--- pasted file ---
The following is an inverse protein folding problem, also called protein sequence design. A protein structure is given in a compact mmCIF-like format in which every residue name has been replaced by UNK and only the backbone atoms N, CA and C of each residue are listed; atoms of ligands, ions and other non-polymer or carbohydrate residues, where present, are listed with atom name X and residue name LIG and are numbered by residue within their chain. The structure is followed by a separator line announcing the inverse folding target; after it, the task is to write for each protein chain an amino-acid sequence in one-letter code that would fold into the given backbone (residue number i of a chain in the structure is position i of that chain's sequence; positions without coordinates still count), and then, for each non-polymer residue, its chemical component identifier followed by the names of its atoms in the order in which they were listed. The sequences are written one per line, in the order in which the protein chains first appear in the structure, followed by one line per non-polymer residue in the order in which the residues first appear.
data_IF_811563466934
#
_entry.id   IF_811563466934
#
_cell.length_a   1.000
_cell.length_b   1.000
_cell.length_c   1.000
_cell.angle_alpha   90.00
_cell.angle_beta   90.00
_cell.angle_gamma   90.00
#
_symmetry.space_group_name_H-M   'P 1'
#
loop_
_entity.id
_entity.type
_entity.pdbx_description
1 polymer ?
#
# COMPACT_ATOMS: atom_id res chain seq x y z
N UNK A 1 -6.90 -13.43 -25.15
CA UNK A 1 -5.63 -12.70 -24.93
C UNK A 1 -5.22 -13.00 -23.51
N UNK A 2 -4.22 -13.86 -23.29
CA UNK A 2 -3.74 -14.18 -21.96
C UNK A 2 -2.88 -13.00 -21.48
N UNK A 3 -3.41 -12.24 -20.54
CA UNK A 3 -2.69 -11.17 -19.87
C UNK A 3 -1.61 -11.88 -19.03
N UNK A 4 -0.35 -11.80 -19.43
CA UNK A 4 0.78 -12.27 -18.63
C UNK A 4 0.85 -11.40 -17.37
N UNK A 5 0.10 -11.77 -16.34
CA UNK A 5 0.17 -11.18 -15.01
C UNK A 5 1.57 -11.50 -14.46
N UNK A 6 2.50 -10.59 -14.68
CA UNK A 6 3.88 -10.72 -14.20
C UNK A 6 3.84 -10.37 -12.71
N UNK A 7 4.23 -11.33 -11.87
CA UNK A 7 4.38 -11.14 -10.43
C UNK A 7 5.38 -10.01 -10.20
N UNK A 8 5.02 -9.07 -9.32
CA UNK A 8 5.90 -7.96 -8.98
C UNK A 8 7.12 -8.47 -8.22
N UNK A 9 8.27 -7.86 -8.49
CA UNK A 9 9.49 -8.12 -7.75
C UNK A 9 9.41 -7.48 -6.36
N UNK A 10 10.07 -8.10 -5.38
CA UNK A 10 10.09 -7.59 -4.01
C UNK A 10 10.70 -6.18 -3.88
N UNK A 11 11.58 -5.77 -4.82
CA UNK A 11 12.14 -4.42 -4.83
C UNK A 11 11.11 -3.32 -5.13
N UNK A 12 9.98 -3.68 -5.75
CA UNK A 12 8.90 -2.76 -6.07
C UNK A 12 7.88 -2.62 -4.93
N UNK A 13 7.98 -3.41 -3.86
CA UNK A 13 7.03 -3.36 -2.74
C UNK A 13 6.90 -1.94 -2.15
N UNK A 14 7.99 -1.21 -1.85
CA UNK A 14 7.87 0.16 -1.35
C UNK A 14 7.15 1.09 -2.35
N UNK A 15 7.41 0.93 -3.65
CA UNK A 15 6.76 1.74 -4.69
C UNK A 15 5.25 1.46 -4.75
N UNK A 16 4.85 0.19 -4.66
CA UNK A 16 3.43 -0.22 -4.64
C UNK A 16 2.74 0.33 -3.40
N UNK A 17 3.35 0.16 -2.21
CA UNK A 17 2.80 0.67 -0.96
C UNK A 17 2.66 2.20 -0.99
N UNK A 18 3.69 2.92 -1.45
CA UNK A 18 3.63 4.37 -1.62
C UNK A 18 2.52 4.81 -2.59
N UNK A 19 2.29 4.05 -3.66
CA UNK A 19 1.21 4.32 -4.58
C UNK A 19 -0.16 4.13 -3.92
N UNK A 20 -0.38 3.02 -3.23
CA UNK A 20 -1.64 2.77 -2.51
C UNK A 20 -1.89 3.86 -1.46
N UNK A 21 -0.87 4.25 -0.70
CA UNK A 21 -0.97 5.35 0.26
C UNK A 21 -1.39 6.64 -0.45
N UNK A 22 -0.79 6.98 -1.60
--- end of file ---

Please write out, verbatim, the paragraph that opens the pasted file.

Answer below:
The following is an inverse protein folding problem, also called protein sequence design. A protein structure is given in a compact mmCIF-like format in which every residue name has been replaced by UNK and only the backbone atoms N, CA and C of each residue are listed; atoms of ligands, ions and other non-polymer or carbohydrate residues, where present, are listed with atom name X and residue name LIG and are numbered by residue within their chain. The structure is followed by a separator line announcing the inverse folding target; after it, the task is to write for each protein chain an amino-acid sequence in one-letter code that would fold into the given backbone (residue number i of a chain in the structure is position i of that chain's sequence; positions without coordinates still count), and then, for each non-polymer residue, its chemical component identifier followed by the names of its atoms in the order in which they were listed. The sequences are written one per line, in the order in which the protein chains first appear in the structure, followed by one line per non-polymer residue in the order in which the residues first appear.